You spend much time together, and share the burden of difficult decision making. But it's not your spouse - it's your business partner. Your business partner is a tremendous asset to your company. So, how do you protect your business in the event of your business partner's death? Planning ahead for this scenario may be one of the most important things you do as a business owner.

The death of your business partner can affect more areas of your business than you anticipate. You might be prepared to have conflict between your concerns and those of the deceased's family. But you should also be prepared for problems such as suppliers wanting to back off; creditors requesting payments and refusing to extend additional credit; customers being afraid to do business; and maybe even some employees leaving your company.

It is beneficial to explore what choices you have should your business partner suddenly pass away. One of the first choices you consider may be to liquidate the business and distribute the assets. The obvious problem with this plan is that you are eliminating your own source of income! Furthermore, the assets of the business may sell for a small percentage of their worth.

A second option would be to take on the deceased's heirs as your new business partner(s). The problem with this plan is that often it was the special relationship you had with your associate that made the business work. Replicating the chemistry, skill set, and perspective you shared with your business partner is unlikely to happen with their heirs.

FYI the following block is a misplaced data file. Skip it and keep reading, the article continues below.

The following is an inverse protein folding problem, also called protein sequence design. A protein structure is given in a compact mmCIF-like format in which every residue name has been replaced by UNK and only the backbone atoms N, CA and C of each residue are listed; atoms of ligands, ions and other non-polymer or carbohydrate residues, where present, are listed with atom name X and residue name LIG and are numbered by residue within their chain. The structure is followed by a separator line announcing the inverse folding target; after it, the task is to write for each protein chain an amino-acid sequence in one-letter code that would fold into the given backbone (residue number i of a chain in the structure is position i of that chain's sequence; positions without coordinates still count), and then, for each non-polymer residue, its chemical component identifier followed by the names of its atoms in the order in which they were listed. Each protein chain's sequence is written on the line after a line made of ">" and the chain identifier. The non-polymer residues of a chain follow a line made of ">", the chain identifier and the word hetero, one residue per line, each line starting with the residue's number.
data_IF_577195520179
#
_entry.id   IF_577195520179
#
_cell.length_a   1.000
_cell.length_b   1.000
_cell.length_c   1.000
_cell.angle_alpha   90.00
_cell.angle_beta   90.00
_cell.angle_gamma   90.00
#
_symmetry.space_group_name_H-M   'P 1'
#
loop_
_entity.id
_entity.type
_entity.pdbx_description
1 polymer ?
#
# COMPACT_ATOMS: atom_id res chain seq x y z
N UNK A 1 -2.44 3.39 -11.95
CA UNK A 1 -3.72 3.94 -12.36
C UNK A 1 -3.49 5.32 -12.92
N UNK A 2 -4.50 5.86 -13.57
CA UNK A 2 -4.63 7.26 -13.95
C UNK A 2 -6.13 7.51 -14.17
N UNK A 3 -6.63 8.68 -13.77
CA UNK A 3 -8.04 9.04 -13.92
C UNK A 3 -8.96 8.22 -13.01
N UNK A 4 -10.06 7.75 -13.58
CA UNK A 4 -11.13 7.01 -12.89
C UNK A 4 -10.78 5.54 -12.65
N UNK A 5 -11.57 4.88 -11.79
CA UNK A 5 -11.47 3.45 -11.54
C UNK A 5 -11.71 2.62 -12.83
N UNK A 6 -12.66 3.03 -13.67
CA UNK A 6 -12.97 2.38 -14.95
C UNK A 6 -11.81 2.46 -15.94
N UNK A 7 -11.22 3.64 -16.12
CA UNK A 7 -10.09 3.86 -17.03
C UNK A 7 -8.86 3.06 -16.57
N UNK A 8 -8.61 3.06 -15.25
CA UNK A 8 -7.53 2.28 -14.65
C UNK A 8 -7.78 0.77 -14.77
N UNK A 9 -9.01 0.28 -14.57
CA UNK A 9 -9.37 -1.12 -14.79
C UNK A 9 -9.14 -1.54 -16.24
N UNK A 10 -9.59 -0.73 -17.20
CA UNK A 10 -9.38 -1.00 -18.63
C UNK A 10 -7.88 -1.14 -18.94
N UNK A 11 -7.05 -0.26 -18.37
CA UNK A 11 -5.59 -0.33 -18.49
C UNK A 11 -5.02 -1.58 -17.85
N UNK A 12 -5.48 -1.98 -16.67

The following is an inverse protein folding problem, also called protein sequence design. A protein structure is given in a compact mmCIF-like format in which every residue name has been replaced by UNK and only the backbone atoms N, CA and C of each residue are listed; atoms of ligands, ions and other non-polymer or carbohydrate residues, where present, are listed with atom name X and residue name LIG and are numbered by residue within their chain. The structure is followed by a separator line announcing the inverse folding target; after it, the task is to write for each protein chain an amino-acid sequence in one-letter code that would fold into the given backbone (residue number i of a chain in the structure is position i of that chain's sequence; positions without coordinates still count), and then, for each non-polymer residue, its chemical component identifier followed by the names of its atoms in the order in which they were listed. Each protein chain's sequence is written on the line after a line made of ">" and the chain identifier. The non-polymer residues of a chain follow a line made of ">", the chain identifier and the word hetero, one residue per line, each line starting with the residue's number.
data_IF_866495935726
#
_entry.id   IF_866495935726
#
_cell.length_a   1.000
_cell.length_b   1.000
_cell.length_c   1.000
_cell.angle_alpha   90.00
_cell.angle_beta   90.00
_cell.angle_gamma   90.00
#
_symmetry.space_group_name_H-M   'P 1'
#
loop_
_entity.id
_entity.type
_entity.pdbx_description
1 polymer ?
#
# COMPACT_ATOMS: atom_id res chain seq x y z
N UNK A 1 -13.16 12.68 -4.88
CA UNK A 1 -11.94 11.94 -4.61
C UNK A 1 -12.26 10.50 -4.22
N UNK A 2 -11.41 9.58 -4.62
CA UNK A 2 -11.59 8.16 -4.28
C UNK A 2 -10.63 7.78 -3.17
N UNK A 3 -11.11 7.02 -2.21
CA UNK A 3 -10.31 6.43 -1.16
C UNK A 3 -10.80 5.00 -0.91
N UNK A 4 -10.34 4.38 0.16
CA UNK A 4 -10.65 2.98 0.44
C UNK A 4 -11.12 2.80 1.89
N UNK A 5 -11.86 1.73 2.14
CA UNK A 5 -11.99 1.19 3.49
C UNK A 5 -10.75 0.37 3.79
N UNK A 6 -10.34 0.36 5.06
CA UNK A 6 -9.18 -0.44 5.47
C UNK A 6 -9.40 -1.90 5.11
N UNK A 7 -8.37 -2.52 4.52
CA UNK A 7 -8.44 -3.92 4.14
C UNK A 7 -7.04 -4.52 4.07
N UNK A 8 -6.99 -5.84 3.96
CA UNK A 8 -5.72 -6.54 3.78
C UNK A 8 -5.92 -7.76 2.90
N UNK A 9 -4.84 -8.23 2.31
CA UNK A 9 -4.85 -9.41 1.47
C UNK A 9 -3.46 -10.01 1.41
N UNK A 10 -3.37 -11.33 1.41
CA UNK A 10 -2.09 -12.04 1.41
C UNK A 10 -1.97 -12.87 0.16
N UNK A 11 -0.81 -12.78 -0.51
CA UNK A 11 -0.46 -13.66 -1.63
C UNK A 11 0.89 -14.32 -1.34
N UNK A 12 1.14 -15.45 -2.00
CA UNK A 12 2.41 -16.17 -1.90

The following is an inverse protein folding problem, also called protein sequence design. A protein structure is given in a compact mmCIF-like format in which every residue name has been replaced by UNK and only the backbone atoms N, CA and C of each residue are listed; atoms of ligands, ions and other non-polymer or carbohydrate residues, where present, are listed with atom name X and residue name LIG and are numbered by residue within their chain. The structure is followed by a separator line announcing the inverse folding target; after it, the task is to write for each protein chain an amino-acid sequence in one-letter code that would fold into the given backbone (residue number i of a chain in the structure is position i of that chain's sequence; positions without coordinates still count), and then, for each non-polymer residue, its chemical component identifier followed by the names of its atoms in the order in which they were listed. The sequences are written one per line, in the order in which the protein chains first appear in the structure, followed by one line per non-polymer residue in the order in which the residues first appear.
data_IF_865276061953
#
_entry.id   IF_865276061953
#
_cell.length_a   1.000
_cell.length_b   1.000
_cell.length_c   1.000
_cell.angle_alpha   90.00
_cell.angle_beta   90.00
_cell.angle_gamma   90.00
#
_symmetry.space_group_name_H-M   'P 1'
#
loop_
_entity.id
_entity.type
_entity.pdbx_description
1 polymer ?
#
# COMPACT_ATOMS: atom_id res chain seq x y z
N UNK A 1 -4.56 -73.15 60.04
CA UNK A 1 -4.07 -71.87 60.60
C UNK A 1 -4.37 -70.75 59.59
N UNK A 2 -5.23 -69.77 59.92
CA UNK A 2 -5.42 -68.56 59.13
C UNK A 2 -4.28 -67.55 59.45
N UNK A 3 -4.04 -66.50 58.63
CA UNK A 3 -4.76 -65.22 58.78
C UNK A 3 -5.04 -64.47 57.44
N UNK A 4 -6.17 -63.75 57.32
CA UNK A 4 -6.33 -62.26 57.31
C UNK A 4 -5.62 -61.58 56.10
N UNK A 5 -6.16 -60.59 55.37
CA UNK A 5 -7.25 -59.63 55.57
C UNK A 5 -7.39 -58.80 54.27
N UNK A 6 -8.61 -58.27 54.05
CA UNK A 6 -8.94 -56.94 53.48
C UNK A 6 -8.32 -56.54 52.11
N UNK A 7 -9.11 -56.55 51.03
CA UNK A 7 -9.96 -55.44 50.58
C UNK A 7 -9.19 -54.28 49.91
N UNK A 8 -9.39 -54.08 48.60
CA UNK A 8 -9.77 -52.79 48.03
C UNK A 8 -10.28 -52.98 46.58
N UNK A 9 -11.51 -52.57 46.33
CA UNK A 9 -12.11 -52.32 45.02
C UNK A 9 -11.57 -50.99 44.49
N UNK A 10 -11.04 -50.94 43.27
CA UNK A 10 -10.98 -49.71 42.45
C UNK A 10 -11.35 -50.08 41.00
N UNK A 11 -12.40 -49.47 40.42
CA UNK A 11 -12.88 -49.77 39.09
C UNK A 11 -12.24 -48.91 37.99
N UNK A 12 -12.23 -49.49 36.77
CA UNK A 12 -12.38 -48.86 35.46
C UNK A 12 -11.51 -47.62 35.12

A third option for the future of your business would be to sell your share to the deceased's heirs. However, this option is usually not viable, as the disagreements begin with the purchase price and continue through the rest of the negotiations.

Finally, you could buy out the surviving heirs and maintain the business on your own. This might be the most desirable to you, but again, you will be subject to disagreements over purchase price and other terms. Plus, you will have to come up with the money to purchase the other half of the business.

So, what is the ideal solution? A properly funded buy-sell agreement. A buy-sell agreement is a legally binding contract which dictates exactly what will happen if one of the business partners dies or becomes disabled. You can make all the decisions ahead of time, so both you and your business partner can make the decisions for the future of your business. The contract can be as simple or complex as it needs to be, but most importantly, it will either set a purchase price or provide a formula that will be used to value the business in case of a buy-out.

The death of your business partner and friend will be a difficult time for you and their family. Having to negotiate the future of your business at such a difficult time can be avoided by having a buy-sell agreement already in place. With this agreement, you can provide fairly and adequately for the deceased's family members, value the deceased partner's share of the business, avoid placing a financial burden on the business, and prevent bad feelings between the parties. Consult an attorney or financial advisor to talk about planning for the future of your business, before it becomes a greater burden at an already difficult time.

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